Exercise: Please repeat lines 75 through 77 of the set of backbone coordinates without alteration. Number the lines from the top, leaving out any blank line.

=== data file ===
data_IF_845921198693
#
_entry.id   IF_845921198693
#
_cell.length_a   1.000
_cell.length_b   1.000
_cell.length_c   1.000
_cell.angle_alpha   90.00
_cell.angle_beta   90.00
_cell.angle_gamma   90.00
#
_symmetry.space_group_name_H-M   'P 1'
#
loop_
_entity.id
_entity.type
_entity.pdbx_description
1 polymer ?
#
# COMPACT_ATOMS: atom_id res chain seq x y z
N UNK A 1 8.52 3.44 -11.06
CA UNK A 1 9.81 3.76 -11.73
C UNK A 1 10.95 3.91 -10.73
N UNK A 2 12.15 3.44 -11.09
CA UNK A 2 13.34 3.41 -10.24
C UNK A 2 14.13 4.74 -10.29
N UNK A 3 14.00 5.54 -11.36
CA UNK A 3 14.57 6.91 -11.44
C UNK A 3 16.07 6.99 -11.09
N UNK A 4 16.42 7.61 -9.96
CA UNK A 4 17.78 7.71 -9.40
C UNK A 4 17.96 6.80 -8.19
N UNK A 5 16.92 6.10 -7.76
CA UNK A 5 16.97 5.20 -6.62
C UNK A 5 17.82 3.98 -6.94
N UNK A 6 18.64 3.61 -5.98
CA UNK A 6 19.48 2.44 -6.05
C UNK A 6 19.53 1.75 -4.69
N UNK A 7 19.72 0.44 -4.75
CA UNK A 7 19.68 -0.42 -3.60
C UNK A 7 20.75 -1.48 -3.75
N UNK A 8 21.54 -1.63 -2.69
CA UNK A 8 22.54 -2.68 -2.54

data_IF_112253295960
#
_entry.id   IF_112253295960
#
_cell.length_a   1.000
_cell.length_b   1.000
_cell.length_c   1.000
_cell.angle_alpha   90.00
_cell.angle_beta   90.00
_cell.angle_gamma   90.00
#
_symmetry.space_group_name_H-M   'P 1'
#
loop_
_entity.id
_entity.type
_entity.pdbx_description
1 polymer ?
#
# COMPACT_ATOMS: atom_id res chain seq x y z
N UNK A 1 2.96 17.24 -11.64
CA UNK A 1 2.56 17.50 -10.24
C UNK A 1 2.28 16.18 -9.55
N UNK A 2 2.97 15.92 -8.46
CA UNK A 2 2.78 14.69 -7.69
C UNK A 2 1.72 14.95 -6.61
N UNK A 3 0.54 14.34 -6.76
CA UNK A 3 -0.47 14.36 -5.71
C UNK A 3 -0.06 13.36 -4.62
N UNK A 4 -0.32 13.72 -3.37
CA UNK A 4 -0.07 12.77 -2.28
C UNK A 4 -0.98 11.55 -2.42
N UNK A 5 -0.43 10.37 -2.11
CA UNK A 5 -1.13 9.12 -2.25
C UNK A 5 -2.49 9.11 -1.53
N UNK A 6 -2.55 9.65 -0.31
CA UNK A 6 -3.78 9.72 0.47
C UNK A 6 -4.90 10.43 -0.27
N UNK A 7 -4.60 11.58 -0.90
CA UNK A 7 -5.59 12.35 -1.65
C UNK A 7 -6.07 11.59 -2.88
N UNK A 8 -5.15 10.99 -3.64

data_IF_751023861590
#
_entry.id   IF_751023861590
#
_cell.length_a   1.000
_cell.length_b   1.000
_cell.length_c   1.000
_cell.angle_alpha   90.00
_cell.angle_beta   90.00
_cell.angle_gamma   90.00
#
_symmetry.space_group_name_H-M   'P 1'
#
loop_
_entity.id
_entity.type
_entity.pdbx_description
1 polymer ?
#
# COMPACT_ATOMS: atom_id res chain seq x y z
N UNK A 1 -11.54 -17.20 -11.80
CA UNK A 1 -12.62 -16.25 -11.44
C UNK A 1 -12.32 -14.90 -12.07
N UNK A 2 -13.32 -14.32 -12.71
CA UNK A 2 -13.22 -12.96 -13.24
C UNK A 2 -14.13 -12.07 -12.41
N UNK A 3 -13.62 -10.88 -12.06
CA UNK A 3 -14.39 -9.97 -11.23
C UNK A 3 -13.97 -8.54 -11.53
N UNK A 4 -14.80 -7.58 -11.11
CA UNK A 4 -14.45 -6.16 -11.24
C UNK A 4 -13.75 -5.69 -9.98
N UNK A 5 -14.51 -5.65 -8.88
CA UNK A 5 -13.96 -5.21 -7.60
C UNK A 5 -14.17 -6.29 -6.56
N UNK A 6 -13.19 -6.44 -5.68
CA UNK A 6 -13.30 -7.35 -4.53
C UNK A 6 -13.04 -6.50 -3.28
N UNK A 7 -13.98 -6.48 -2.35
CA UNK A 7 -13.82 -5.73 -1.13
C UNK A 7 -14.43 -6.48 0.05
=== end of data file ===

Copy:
C UNK A 4 -0.98 11.55 -2.42
N UNK A 5 -0.43 10.37 -2.11
CA UNK A 5 -1.13 9.12 -2.25